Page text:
Gold prices added over 1% ahead of the ECB rate-setting meeting this morning as the post US jobs data-sparked Friday rally continued to unfold. Yesterday was characterized as a non-event in the market as prices meandered in a very tight price range.
Still, market observers feel that the pros are not yet in the game and that their presence is essential for an extension of the move to beyond $1,640 and certainly $1,680 per ounce. The latest roundup of New York spot prices showed gold gaining $17 at $1,634 per ounce, silver ahead by 86 cents at $29.39. The big mover thus far today was platinum; it jumped by 1.8% to $1,460 per ounce.
The gold market’s net speculative length is at or very near multi-year lows. Hedge funds and money managers have reduced their net-long positions (i.e. bets for higher prices) in the yellow metal by 70% since August of last year, to a level almost as low as the market contained back in December of 2008. Gold-based ETFs have seen their balances shrink for a third month in May and the cumulative value of same is now ~ $17 billion lower than back in August. Open interest in gold fell to just over 420,000 contracts outstanding from nearly 651,000 in November of 2011 and a near one-and-a-half-year low of about 18 million ounces of gold was cleared through London in April.
Meanwhile, on the physical side of the market, Indian gold consumers — perhaps the world’s most price conscious (at both ends of the value spectrum) — have turned into aggressive… sellers of the yellow metal in recent days. Scrap gold spigots have been turned to "full flow" in the wake of record high local prices and, according to Mr. Bachhraj Bamalwa, Chairman of the All India Gems & Jewellery Trade Federation,"In some areas [of the country] consumers are selling more than jewelers."
Another bullion firm official noted that "Physical buying is not there, because prices are very high. Everybody is selling, even retail investors, who had invested at lower levels, are sellers right now."According to the latest Standard Bank (SA) report "There is another potential weakening of physical support in the coming months. Seasonally, we are entering a period of weaker physical demand, especially out of India during the upcoming monsoon season."
So, here we have, again, a repeat of the situation in January/February: weak supply/demand fundamentals but a rising (based on speculation) gold price. Lather, rinse, repeat.
Market players who had hoped that the ECB would finally cave to external pressures resulting from the troubles in the eurozone were left disappointed this morning when the institution left interest rates as they were. Money markets had priced in a partial rate cut and equity and commodity markets had also perked up overnight in anticipation of same. Still, observers will keep… observing the ECB’s Mr. Draghi for more than just the criticism he so liberally doled out last week at the region’s politicians when he pleaded with them for a banking union.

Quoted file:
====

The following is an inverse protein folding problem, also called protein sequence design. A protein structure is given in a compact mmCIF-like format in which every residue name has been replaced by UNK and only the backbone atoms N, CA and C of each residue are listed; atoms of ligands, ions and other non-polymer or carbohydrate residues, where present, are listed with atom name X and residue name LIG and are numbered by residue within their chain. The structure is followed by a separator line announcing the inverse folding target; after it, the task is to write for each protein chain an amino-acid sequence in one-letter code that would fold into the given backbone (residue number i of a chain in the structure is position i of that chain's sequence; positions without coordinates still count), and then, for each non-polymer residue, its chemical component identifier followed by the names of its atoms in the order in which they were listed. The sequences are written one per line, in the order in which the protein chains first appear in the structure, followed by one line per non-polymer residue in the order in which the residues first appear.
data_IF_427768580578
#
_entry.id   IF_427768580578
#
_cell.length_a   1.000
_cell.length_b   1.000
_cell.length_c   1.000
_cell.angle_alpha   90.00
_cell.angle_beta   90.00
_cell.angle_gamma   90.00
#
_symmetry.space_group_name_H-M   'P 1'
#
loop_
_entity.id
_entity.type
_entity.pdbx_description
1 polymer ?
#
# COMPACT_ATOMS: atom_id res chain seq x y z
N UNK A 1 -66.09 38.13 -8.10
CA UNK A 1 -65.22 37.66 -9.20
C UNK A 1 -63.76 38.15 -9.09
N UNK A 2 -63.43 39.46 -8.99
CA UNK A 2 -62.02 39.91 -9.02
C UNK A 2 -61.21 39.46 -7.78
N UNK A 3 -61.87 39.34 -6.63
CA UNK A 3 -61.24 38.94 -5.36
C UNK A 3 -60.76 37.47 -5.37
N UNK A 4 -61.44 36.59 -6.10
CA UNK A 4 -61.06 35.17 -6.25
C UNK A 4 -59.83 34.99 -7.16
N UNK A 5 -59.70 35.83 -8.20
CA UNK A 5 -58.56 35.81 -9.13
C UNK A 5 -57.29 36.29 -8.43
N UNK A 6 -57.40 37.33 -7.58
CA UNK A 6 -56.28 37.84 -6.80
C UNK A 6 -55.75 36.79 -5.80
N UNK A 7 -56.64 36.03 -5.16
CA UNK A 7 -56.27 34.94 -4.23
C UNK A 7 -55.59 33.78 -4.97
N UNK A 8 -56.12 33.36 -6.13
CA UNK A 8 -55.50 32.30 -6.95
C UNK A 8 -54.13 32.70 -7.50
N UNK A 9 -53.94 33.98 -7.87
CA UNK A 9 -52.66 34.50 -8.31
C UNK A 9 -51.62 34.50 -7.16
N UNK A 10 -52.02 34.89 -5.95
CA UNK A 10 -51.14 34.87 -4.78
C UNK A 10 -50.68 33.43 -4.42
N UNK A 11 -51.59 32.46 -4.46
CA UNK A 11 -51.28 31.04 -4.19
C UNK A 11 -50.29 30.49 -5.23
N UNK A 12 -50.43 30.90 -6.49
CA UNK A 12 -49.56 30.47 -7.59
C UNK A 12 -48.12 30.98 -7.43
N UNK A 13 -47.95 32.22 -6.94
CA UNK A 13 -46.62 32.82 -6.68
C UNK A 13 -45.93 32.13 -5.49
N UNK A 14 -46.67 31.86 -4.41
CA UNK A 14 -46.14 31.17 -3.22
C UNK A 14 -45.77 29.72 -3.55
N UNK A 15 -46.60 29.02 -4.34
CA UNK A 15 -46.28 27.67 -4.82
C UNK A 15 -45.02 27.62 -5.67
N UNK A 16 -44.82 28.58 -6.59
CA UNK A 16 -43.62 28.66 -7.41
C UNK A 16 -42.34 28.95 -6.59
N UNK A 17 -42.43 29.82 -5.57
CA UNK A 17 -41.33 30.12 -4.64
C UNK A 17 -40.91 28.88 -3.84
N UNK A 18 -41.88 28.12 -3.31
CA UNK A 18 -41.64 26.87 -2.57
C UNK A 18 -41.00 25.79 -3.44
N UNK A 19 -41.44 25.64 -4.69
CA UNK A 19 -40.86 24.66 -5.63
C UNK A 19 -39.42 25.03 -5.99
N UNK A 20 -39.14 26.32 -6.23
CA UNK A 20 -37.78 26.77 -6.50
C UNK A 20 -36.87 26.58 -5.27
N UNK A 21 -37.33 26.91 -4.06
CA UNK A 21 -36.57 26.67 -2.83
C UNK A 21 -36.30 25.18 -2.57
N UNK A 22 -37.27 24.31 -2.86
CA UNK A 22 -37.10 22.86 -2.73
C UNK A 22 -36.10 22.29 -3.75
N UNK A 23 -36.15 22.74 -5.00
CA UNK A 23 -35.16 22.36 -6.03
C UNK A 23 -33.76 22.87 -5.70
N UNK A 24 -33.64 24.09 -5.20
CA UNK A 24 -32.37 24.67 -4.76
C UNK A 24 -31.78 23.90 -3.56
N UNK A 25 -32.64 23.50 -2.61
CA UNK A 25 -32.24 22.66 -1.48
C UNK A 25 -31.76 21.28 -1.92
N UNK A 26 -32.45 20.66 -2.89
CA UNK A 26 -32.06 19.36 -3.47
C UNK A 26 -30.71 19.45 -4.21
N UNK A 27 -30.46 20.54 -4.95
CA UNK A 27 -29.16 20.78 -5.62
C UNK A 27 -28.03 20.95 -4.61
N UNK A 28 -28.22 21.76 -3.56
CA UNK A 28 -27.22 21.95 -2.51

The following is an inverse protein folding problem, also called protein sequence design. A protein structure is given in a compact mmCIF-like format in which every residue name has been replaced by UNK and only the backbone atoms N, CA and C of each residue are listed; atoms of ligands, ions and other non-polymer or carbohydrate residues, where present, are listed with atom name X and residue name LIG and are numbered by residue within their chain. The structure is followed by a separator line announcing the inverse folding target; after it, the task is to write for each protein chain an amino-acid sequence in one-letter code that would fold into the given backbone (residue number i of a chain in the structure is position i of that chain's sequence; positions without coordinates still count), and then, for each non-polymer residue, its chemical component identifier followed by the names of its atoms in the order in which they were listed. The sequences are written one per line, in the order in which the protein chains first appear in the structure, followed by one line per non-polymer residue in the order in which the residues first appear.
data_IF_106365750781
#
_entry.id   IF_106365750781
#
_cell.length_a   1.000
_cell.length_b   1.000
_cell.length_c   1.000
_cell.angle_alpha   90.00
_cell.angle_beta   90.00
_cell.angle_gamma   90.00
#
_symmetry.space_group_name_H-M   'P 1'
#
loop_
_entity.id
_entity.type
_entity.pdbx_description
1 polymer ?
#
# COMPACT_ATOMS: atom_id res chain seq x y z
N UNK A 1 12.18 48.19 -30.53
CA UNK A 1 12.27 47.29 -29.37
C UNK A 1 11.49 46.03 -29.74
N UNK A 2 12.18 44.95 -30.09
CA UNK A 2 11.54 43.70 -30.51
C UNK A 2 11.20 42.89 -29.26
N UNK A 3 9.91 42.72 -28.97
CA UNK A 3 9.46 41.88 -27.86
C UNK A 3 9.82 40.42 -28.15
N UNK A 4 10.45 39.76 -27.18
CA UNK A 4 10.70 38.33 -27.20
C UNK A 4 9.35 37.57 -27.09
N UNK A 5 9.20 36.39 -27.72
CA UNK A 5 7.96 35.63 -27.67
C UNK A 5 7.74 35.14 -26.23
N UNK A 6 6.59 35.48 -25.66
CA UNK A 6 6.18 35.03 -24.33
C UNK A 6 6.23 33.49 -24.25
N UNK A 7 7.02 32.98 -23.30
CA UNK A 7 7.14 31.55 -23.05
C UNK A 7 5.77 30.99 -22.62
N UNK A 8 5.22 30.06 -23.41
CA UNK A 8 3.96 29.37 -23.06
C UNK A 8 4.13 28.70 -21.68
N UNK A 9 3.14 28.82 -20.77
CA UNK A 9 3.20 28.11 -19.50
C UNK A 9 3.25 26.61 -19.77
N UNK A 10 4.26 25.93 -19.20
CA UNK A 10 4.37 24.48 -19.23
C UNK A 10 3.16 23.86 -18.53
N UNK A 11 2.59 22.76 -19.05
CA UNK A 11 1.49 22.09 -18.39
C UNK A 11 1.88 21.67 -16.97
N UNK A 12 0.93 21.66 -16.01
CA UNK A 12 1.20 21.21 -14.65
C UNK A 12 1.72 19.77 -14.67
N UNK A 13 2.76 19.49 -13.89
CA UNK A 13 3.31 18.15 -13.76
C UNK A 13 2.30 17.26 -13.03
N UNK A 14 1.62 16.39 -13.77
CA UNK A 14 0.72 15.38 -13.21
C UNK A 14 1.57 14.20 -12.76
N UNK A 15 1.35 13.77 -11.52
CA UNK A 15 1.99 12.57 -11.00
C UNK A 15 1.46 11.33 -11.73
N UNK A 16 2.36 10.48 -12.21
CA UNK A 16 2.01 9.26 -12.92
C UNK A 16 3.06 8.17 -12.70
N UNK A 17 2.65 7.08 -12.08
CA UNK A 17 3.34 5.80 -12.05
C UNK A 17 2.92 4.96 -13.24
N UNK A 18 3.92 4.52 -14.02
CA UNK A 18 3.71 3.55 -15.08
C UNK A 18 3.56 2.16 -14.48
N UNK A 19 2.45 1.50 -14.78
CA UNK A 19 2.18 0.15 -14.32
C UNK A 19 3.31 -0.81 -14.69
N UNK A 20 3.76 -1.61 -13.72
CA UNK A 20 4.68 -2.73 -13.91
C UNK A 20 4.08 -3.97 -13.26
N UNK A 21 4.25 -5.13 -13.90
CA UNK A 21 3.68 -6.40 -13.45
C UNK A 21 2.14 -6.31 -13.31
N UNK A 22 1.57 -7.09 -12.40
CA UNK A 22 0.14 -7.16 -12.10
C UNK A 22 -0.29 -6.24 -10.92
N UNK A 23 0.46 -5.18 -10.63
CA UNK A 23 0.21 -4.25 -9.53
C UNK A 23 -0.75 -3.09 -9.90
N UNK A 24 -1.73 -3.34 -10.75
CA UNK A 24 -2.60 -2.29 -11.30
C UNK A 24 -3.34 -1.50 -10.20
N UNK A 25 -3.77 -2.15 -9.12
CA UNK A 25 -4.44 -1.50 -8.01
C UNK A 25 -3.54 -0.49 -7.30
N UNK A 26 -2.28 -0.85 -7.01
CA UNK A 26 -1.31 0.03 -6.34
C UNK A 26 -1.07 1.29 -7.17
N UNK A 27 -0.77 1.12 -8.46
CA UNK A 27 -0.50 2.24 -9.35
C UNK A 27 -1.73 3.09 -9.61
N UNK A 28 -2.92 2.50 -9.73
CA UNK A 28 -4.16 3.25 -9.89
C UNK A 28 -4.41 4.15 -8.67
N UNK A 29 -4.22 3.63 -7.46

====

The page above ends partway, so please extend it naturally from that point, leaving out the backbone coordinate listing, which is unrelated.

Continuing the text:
In the interim, ratings agencies have been competing with each other in liberally handing out more downgrades and borrowing costs for certain troubled nations have once again been approaching critical levels. Spain has warned that it is effectively being shut out of the bond market. The country’s government is getting ready to pump 10 billion euros into already-nationalized lender Bankia.
The G-7 meeting held yesterday yielded an agreement to respond in a coordinated fashion to the region’s crisis, but little else of substance. Thus, markets kept up the selling pressure on the euro on Tuesday and speculators are treating the $1.25 level as a good point at which to pull out. IMF Chief Christine Lagarde had said two days ago that she felt that the ECB had some room to maneuver but apparently ECB team members apparently prefer to wait for more in terms of negative econometric signs before they pull the accommodation trigger.
Curiously, they did not seem to weigh the 2.2% contraction in German industrial production in April as one of those signs. On the other hand, Germany itself is now apparently leaving a small crack open in the door towards fiscal union. Chancellor Merkel hinted at tighter cooperation on the banking front when she said that systemic banks may "need supervision at the European level."
Thus, all eyes now shift to the upcoming Greek elections on the 17th and to those in France on the same date as well. Currency strategists opined to Kitco News that a bounce in the euro was somewhat overdue (as was the one we are witnessing in gold at the moment) and that